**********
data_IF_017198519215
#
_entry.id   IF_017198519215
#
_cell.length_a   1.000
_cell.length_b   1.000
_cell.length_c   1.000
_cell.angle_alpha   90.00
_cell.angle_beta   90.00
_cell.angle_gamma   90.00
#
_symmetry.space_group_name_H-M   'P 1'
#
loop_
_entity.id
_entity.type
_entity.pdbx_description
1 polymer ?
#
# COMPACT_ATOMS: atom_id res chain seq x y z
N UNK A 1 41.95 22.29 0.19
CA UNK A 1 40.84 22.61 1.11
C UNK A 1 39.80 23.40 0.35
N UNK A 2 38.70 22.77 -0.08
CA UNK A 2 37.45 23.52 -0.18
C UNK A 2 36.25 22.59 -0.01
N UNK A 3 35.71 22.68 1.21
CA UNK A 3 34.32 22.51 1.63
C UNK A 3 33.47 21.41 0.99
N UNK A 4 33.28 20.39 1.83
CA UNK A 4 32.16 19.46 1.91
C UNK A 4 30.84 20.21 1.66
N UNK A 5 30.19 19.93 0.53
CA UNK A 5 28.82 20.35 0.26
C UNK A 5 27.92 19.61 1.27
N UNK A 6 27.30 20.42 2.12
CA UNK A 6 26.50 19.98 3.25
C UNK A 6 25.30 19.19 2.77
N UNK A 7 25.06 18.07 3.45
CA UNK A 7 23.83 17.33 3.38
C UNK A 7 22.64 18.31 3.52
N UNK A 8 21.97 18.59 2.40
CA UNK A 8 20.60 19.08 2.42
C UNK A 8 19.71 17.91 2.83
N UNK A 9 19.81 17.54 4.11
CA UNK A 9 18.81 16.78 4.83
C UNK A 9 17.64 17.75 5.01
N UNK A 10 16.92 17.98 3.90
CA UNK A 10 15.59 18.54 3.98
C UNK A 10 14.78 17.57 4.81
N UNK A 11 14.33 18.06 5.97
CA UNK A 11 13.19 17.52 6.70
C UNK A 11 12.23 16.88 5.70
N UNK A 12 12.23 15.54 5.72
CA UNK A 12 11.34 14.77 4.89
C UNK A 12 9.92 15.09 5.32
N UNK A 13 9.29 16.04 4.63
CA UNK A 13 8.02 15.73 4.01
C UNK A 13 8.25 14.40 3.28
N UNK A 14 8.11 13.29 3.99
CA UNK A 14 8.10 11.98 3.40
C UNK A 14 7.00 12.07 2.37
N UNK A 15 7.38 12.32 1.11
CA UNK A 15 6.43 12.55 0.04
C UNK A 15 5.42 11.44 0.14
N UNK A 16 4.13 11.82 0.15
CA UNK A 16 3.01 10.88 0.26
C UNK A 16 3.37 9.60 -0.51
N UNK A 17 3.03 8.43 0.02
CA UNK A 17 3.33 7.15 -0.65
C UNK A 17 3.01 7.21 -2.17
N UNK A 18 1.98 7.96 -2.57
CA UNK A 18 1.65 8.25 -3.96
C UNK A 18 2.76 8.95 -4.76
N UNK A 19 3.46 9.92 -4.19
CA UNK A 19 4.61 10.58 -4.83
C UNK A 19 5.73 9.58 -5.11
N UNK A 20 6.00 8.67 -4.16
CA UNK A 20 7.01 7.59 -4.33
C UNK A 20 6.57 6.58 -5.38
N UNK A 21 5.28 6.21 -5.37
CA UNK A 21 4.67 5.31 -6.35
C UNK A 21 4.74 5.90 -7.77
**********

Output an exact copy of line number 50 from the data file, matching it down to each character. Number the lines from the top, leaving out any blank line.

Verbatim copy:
C UNK A 10 14.78 17.57 4.81